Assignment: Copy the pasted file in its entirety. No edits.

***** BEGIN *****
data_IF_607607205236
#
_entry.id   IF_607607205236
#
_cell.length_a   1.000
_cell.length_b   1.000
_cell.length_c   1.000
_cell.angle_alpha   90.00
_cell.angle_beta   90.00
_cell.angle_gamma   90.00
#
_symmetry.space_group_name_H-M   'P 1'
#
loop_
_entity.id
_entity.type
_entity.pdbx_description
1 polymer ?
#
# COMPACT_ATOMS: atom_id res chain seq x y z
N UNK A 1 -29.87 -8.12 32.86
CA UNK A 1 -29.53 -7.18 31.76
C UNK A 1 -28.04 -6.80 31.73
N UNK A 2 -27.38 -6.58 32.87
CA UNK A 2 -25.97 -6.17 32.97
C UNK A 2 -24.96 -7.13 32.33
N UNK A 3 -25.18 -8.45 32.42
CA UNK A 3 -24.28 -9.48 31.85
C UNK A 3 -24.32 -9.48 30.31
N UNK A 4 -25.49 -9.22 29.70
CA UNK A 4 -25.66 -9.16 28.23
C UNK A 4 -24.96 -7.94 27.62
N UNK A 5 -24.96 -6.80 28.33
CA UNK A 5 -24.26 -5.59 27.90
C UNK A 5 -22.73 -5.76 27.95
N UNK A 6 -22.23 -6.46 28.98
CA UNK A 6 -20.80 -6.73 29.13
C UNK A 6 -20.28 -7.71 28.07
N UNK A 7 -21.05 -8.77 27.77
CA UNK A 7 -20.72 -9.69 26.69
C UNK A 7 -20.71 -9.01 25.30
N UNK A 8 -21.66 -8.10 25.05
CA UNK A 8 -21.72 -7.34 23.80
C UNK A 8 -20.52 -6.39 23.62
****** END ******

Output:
data_IF_607607205236
#
_entry.id   IF_607607205236
#
_cell.length_a   1.000
_cell.length_b   1.000
_cell.length_c   1.000
_cell.angle_alpha   90.00
_cell.angle_beta   90.00
_cell.angle_gamma   90.00
#
_symmetry.space_group_name_H-M   'P 1'
#
loop_
_entity.id
_entity.type
_entity.pdbx_description
1 polymer ?
#
# COMPACT_ATOMS: atom_id res chain seq x y z
N UNK A 1 -29.87 -8.12 32.86
CA UNK A 1 -29.53 -7.18 31.76
C UNK A 1 -28.04 -6.80 31.73
N UNK A 2 -27.38 -6.58 32.87
CA UNK A 2 -25.97 -6.17 32.97
C UNK A 2 -24.96 -7.13 32.33
N UNK A 3 -25.18 -8.45 32.42
CA UNK A 3 -24.28 -9.48 31.85
C UNK A 3 -24.32 -9.48 30.31
N UNK A 4 -25.49 -9.22 29.70
CA UNK A 4 -25.66 -9.16 28.23
C UNK A 4 -24.96 -7.94 27.62
N UNK A 5 -24.96 -6.80 28.33
CA UNK A 5 -24.26 -5.59 27.90
C UNK A 5 -22.73 -5.76 27.95
N UNK A 6 -22.23 -6.46 28.98
CA UNK A 6 -20.80 -6.73 29.13
C UNK A 6 -20.28 -7.71 28.07
N UNK A 7 -21.05 -8.77 27.77
CA UNK A 7 -20.72 -9.69 26.69
C UNK A 7 -20.71 -9.01 25.30
N UNK A 8 -21.66 -8.10 25.05
CA UNK A 8 -21.72 -7.34 23.80
C UNK A 8 -20.52 -6.39 23.62